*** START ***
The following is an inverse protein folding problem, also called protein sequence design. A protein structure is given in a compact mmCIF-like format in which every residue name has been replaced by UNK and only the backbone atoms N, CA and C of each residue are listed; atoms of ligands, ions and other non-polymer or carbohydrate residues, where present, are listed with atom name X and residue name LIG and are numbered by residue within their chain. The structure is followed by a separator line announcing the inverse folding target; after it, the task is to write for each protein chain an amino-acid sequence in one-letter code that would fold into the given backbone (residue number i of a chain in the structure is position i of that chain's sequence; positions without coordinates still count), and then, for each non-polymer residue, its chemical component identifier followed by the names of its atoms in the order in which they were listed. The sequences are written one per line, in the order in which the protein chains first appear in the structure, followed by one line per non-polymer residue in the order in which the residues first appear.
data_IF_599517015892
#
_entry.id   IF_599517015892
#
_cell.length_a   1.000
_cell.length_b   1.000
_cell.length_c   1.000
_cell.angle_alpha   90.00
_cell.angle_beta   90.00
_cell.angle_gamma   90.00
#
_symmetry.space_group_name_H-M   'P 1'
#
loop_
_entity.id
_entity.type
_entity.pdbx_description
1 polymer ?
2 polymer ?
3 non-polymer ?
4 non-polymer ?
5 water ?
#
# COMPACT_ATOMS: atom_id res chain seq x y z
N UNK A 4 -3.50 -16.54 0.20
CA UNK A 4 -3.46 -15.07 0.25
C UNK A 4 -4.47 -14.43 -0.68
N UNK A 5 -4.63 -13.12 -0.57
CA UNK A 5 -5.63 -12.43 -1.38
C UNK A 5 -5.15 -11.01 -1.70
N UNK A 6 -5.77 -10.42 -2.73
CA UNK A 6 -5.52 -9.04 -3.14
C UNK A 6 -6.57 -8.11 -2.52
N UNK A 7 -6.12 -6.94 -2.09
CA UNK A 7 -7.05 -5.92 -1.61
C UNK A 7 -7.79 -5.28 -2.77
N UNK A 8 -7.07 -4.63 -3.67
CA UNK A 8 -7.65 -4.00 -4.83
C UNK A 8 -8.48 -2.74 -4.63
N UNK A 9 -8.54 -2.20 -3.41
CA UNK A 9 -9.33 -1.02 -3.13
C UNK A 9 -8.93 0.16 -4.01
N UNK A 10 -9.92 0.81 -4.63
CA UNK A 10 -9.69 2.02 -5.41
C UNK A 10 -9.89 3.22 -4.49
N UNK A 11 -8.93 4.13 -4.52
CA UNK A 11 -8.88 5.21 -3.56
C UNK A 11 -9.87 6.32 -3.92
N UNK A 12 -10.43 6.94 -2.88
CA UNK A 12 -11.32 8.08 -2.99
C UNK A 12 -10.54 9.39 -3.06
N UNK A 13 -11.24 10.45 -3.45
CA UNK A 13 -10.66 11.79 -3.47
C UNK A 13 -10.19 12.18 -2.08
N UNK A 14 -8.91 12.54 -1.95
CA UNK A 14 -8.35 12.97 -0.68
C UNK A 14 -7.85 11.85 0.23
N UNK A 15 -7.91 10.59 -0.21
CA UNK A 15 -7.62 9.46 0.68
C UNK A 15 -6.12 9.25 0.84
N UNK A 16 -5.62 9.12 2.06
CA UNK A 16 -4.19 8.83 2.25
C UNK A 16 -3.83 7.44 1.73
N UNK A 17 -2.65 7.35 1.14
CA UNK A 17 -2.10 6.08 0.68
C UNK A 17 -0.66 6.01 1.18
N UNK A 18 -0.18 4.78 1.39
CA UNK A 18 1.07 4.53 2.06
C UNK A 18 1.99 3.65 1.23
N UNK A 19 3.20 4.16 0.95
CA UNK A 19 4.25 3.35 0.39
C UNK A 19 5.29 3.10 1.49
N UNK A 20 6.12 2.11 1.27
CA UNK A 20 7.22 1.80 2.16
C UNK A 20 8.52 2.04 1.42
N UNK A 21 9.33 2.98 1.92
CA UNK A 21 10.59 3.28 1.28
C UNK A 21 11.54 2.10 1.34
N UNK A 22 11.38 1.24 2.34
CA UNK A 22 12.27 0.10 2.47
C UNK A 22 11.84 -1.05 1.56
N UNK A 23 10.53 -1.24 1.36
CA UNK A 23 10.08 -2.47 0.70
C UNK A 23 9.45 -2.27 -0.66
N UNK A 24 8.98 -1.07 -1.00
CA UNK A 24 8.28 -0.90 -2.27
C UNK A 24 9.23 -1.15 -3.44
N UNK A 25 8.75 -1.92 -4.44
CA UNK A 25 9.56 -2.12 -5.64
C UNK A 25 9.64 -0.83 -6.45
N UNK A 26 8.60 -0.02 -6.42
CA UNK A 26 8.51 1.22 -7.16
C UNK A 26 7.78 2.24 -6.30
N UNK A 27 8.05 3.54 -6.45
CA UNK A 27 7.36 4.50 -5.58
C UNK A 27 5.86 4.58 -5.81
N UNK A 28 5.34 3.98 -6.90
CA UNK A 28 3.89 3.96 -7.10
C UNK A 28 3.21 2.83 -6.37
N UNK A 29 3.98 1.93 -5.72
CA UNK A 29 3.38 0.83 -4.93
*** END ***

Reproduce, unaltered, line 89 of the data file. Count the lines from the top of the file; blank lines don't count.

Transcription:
N UNK A 25 8.75 -1.92 -4.44